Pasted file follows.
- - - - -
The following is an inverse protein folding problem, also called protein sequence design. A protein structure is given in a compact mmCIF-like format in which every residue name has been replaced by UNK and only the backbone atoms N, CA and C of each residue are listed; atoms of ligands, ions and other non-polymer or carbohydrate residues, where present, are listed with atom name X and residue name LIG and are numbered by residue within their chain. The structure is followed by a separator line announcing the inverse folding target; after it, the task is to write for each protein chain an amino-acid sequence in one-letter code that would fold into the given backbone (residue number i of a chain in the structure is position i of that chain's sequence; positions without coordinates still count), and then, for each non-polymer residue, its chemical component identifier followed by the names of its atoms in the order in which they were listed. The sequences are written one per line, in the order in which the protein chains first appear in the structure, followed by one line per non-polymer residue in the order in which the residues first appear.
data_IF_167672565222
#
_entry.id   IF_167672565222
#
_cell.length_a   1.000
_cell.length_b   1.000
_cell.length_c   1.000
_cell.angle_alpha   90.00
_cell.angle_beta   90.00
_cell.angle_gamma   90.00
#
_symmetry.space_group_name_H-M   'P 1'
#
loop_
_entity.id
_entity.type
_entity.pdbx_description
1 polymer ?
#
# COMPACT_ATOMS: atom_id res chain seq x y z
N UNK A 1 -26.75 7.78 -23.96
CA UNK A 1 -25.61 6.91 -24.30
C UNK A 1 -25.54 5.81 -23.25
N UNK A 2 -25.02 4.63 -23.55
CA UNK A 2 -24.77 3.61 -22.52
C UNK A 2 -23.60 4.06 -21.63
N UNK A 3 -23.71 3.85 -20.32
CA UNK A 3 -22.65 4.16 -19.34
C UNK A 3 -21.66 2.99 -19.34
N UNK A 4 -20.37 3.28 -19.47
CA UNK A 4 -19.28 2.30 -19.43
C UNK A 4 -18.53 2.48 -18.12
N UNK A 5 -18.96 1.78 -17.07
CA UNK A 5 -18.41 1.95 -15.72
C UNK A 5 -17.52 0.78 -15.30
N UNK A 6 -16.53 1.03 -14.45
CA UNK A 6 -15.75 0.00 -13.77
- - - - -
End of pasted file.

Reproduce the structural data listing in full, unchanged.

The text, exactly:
The following is an inverse protein folding problem, also called protein sequence design. A protein structure is given in a compact mmCIF-like format in which every residue name has been replaced by UNK and only the backbone atoms N, CA and C of each residue are listed; atoms of ligands, ions and other non-polymer or carbohydrate residues, where present, are listed with atom name X and residue name LIG and are numbered by residue within their chain. The structure is followed by a separator line announcing the inverse folding target; after it, the task is to write for each protein chain an amino-acid sequence in one-letter code that would fold into the given backbone (residue number i of a chain in the structure is position i of that chain's sequence; positions without coordinates still count), and then, for each non-polymer residue, its chemical component identifier followed by the names of its atoms in the order in which they were listed. The sequences are written one per line, in the order in which the protein chains first appear in the structure, followed by one line per non-polymer residue in the order in which the residues first appear.
data_IF_167672565222
#
_entry.id   IF_167672565222
#
_cell.length_a   1.000
_cell.length_b   1.000
_cell.length_c   1.000
_cell.angle_alpha   90.00
_cell.angle_beta   90.00
_cell.angle_gamma   90.00
#
_symmetry.space_group_name_H-M   'P 1'
#
loop_
_entity.id
_entity.type
_entity.pdbx_description
1 polymer ?
#
# COMPACT_ATOMS: atom_id res chain seq x y z
N UNK A 1 -26.75 7.78 -23.96
CA UNK A 1 -25.61 6.91 -24.30
C UNK A 1 -25.54 5.81 -23.25
N UNK A 2 -25.02 4.63 -23.55
CA UNK A 2 -24.77 3.61 -22.52
C UNK A 2 -23.60 4.06 -21.63
N UNK A 3 -23.71 3.85 -20.32
CA UNK A 3 -22.65 4.16 -19.34
C UNK A 3 -21.66 2.99 -19.34
N UNK A 4 -20.37 3.28 -19.47
CA UNK A 4 -19.28 2.30 -19.43
C UNK A 4 -18.53 2.48 -18.12
N UNK A 5 -18.96 1.78 -17.07
CA UNK A 5 -18.41 1.95 -15.72
C UNK A 5 -17.52 0.78 -15.30
N UNK A 6 -16.53 1.03 -14.45
CA UNK A 6 -15.75 0.00 -13.77